Each year when our research department completes the Retail Giants ranking, I pull out my calculator and start musing. Here are three things that caught my eye.
Amazon: The chief beneficiary of showrooming made its debut on HTT's Top 50 ranking in last year's survey at No. 18. Its boffo home textiles sales performance in 2012 - up 28.0% - pushed it up a notch to No. 17. But if Amazon repeats its performance this year (and assuming all others ranked from No. 11 to No. 20 do the same), it will jump to No. 14 in next survey's Retail Giants survey.
The only other retailer in that group that would move up under the same scenario would be Pottery Barn, hopping from No. 19 to No. 17.
Kmart: At this point, just those of us with gray hair remember when Kmart was America's largest discount department store, and the only discounter with national reach. The last time Kmart increased its year-over-year home textiles sales was 2000. It's been slowly sliding down the rankings ever since.
When will it fall out of the Top 10? Assuming parent company chairman/ceo/majority stakeholder Eddie Lampert doesn't shutter any more units (Ha!), the answer is: Longer than you'd think.
Ross Stores probably won't overtake Kmart for the No. 8 spot until 2015. The following year, Ikea could knock it down to No. 10. Based on velocity of growth, the retailer most like to dislodge Kmart from the elite is Home Goods - and even assuming the TJX division maintains its current pace of double-digit growth, that will take another five or six years.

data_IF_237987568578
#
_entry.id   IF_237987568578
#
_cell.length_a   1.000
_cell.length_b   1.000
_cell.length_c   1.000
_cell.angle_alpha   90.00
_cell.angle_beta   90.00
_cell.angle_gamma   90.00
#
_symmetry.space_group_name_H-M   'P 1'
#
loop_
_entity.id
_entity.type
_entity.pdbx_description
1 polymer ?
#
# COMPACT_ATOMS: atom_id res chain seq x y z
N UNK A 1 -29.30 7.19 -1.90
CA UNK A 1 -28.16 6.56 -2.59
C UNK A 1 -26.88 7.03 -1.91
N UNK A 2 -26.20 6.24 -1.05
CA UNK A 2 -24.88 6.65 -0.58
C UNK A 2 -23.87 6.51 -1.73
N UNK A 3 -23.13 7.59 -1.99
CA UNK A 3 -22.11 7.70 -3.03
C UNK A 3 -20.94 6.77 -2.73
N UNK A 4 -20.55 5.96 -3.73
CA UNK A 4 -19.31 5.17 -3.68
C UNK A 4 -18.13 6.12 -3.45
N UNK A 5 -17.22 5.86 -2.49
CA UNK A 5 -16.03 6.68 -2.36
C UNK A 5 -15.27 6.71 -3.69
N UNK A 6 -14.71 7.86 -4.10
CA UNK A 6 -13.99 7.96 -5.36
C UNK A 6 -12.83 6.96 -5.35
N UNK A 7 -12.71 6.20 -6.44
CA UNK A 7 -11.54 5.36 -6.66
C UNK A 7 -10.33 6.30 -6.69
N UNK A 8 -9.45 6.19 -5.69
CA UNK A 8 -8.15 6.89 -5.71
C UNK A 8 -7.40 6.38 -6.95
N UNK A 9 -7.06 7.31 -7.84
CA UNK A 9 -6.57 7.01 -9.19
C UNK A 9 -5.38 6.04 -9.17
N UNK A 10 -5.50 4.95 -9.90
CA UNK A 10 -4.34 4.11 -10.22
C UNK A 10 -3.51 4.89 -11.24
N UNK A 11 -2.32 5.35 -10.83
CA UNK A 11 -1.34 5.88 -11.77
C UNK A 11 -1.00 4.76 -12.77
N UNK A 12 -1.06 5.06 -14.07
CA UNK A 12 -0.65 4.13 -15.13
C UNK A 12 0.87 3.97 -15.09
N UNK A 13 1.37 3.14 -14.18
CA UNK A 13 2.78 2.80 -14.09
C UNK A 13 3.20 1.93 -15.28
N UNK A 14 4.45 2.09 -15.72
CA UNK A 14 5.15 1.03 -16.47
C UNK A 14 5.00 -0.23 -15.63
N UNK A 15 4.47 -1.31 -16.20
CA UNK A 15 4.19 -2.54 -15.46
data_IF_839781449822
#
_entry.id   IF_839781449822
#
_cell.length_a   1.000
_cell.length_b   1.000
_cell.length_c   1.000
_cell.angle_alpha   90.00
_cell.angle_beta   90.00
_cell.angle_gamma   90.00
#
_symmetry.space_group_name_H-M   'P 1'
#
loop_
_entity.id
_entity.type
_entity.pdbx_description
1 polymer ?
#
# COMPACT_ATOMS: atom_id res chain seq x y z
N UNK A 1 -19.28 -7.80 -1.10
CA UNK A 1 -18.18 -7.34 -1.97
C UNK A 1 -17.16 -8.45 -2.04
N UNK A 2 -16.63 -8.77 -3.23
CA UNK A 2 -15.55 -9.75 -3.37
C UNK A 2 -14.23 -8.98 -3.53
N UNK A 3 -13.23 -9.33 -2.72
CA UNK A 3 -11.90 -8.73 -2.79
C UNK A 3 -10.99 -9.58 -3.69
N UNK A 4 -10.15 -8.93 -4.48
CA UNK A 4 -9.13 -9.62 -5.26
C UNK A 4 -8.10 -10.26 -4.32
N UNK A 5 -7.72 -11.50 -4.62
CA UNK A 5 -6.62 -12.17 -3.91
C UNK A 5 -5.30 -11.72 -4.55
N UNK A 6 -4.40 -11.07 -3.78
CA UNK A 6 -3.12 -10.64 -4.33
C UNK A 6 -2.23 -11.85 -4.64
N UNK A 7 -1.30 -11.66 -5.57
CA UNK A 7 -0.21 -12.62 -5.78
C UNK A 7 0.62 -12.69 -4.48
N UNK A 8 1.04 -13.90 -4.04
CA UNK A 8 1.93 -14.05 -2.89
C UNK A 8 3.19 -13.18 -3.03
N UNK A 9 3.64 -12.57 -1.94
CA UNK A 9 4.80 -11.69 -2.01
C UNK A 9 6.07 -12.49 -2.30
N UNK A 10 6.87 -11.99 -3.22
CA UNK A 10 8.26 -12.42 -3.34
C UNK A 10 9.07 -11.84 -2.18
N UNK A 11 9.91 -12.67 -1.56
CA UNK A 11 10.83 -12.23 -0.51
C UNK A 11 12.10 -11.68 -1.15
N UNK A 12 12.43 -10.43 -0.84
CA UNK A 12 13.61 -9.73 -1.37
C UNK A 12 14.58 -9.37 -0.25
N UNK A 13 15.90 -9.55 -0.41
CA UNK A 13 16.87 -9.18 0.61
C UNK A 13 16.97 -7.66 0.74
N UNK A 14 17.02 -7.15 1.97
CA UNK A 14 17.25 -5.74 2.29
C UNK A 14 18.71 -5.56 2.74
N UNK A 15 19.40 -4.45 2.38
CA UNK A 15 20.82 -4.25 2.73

JCPenney: Walmart eclipsed JCPenney to become the largest U.S. retailer of home textiles in 2000. Bed Bath & Beyond shoved it down to No. 3 in 2007. Within a couple of years, Target climbed ahead, pushing Penney to No. 4. And last year, the unfortunate consequences of the company's abrupt shift in tactics bled $732 million from its home textiles market share, sending Penney to No. 5 in this year's ranking.
That $732 million is not far off Kmart's entire home textiles business for the year. It is just $1 million less than Belk, Ashley Furniture, HSN, Hobby Lobby, Lands' End, Dillard's, Century 21, BJ's Wholesale, the Army & Air force Exchange and Bealls did collectively in 2012.
Want to hear something even more sobering? The last year Penney was at the top of the heap (1999), it generated just shy of $3.2 billion in home textiles sales (in 2012 dollars). It's lost about two-thirds of its market share since then.